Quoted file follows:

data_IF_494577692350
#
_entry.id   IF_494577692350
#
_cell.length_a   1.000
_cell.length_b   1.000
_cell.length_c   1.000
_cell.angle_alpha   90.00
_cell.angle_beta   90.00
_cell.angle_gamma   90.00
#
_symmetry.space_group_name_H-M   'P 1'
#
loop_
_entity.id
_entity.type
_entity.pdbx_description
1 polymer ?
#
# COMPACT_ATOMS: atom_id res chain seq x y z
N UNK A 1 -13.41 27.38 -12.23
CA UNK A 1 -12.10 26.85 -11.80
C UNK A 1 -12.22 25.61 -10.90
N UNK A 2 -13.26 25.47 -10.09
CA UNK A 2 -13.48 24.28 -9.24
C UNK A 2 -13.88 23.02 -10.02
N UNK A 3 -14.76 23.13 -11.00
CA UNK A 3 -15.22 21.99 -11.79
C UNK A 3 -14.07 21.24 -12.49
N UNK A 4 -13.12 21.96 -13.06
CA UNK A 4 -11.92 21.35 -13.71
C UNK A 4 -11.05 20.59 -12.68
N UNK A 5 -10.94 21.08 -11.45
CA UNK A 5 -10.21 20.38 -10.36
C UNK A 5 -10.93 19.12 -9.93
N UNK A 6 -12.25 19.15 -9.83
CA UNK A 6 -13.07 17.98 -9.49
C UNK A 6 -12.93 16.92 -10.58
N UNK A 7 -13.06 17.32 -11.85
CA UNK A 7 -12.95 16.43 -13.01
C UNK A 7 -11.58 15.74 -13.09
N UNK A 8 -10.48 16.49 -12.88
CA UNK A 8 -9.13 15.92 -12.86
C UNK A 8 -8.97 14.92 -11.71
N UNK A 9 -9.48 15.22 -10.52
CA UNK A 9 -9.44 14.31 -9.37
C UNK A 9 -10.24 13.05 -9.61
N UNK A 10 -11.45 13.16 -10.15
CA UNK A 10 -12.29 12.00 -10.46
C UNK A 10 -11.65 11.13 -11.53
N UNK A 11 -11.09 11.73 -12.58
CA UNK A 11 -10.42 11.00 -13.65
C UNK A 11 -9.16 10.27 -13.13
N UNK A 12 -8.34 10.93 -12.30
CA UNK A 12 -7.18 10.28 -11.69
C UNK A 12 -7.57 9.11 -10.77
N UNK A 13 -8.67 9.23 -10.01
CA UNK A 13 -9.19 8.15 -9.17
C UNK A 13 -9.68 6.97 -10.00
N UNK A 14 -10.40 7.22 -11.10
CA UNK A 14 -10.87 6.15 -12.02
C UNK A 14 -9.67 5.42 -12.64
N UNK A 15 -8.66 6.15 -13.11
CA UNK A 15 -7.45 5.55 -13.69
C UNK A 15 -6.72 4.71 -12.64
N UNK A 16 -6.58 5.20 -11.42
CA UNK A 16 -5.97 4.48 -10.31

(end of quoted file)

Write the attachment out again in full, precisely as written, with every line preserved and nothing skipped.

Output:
data_IF_494577692350
#
_entry.id   IF_494577692350
#
_cell.length_a   1.000
_cell.length_b   1.000
_cell.length_c   1.000
_cell.angle_alpha   90.00
_cell.angle_beta   90.00
_cell.angle_gamma   90.00
#
_symmetry.space_group_name_H-M   'P 1'
#
loop_
_entity.id
_entity.type
_entity.pdbx_description
1 polymer ?
#
# COMPACT_ATOMS: atom_id res chain seq x y z
N UNK A 1 -13.41 27.38 -12.23
CA UNK A 1 -12.10 26.85 -11.80
C UNK A 1 -12.22 25.61 -10.90
N UNK A 2 -13.26 25.47 -10.09
CA UNK A 2 -13.48 24.28 -9.24
C UNK A 2 -13.88 23.02 -10.02
N UNK A 3 -14.76 23.13 -11.00
CA UNK A 3 -15.22 21.99 -11.79
C UNK A 3 -14.07 21.24 -12.49
N UNK A 4 -13.12 21.96 -13.06
CA UNK A 4 -11.92 21.35 -13.71
C UNK A 4 -11.05 20.59 -12.68
N UNK A 5 -10.94 21.08 -11.45
CA UNK A 5 -10.21 20.38 -10.36
C UNK A 5 -10.93 19.12 -9.93
N UNK A 6 -12.25 19.15 -9.83
CA UNK A 6 -13.07 17.98 -9.49
C UNK A 6 -12.93 16.92 -10.58
N UNK A 7 -13.06 17.32 -11.85
CA UNK A 7 -12.95 16.43 -13.01
C UNK A 7 -11.58 15.74 -13.09
N UNK A 8 -10.48 16.49 -12.88
CA UNK A 8 -9.13 15.92 -12.86
C UNK A 8 -8.97 14.92 -11.71
N UNK A 9 -9.48 15.22 -10.52
CA UNK A 9 -9.44 14.31 -9.37
C UNK A 9 -10.24 13.05 -9.61
N UNK A 10 -11.45 13.16 -10.15
CA UNK A 10 -12.29 12.00 -10.46
C UNK A 10 -11.65 11.13 -11.53
N UNK A 11 -11.09 11.73 -12.58
CA UNK A 11 -10.42 11.00 -13.65
C UNK A 11 -9.16 10.27 -13.13
N UNK A 12 -8.34 10.93 -12.30
CA UNK A 12 -7.18 10.28 -11.69
C UNK A 12 -7.57 9.11 -10.77
N UNK A 13 -8.67 9.23 -10.01
CA UNK A 13 -9.19 8.15 -9.17
C UNK A 13 -9.68 6.97 -10.00
N UNK A 14 -10.40 7.22 -11.10
CA UNK A 14 -10.87 6.15 -12.02
C UNK A 14 -9.67 5.42 -12.64
N UNK A 15 -8.66 6.15 -13.11
CA UNK A 15 -7.45 5.55 -13.69
C UNK A 15 -6.72 4.71 -12.64
N UNK A 16 -6.58 5.20 -11.42
CA UNK A 16 -5.97 4.48 -10.31